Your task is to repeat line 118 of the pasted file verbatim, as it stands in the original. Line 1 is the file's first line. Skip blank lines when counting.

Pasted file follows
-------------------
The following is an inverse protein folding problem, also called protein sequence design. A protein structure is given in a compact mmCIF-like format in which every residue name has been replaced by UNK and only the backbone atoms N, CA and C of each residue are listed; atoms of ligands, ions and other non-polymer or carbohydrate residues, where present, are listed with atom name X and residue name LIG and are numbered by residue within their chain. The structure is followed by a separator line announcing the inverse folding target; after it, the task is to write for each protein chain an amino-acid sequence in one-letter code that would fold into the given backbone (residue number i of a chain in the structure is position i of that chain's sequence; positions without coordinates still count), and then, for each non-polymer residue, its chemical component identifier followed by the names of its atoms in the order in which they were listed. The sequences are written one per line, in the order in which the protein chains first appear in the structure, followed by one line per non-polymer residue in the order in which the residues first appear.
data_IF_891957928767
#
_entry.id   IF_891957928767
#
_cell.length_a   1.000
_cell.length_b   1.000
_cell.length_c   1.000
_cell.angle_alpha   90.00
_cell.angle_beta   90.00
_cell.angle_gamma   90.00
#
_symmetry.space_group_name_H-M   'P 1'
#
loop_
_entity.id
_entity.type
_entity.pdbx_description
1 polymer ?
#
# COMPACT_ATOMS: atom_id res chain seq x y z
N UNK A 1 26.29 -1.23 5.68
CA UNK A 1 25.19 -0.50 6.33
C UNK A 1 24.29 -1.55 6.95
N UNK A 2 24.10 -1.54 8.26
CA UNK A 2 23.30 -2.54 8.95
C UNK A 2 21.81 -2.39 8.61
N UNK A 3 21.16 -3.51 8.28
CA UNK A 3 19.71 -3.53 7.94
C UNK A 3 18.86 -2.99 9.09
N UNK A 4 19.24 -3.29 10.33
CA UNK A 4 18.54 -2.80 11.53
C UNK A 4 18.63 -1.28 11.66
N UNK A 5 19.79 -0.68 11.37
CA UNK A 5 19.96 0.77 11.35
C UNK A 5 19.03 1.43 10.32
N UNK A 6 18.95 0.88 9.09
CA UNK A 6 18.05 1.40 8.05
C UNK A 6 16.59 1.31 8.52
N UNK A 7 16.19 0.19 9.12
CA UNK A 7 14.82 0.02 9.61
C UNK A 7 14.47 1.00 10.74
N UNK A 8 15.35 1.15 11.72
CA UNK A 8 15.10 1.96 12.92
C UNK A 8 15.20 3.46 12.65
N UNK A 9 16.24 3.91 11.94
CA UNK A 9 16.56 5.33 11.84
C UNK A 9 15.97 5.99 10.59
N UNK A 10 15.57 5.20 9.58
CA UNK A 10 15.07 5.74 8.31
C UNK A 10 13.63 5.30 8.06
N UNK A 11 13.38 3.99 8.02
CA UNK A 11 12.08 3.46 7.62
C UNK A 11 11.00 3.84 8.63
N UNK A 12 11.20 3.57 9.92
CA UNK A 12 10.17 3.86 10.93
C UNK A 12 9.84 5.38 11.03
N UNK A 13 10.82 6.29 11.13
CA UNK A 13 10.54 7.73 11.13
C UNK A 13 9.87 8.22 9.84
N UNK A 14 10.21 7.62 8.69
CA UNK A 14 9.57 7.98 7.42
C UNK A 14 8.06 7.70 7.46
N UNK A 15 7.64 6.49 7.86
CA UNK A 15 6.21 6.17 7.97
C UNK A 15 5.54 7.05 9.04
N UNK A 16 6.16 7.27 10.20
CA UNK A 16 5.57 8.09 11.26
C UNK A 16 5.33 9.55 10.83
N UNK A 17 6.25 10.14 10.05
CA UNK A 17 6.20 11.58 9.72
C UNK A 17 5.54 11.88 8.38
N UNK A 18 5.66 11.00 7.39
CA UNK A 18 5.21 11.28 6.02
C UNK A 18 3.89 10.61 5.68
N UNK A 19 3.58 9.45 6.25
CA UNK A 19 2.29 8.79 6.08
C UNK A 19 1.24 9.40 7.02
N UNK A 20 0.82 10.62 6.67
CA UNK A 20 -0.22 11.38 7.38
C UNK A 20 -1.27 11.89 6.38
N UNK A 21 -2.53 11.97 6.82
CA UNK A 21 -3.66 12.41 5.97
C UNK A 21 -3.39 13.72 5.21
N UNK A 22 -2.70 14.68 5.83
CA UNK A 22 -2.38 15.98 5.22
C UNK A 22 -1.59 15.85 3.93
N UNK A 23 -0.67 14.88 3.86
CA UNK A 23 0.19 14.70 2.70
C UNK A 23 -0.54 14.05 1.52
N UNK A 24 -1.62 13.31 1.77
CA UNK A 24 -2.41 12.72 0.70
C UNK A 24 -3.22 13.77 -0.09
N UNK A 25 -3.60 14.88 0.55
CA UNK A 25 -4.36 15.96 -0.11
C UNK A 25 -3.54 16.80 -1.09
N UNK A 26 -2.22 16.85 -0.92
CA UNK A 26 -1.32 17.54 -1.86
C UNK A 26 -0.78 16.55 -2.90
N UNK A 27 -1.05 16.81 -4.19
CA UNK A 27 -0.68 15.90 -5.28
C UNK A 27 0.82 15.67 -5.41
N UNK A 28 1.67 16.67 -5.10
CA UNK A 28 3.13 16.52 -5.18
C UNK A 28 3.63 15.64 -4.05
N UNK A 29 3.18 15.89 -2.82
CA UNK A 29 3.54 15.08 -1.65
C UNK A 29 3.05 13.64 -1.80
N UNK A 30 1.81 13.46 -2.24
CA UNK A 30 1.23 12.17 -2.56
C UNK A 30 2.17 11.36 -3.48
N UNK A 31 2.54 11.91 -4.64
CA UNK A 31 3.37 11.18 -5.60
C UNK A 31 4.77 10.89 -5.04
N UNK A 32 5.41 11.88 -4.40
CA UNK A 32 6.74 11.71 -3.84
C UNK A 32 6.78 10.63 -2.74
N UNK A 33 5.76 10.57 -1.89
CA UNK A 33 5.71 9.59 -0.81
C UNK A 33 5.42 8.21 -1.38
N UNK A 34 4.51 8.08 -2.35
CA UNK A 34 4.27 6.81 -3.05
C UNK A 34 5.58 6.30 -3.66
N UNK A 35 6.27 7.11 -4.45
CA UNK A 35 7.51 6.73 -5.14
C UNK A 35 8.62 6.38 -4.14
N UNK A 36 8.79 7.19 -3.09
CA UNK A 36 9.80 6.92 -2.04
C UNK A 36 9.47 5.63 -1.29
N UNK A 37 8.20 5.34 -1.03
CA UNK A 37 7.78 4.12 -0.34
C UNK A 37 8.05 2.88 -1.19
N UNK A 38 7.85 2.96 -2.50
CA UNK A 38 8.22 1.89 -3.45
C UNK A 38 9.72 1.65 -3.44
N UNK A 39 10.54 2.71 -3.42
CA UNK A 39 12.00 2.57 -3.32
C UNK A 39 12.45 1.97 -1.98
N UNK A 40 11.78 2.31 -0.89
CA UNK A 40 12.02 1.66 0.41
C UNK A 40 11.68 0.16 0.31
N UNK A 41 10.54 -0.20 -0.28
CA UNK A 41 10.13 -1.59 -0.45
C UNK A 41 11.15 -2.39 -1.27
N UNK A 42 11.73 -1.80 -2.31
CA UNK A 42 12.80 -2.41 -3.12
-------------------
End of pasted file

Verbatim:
N UNK A 33 5.76 10.57 -1.89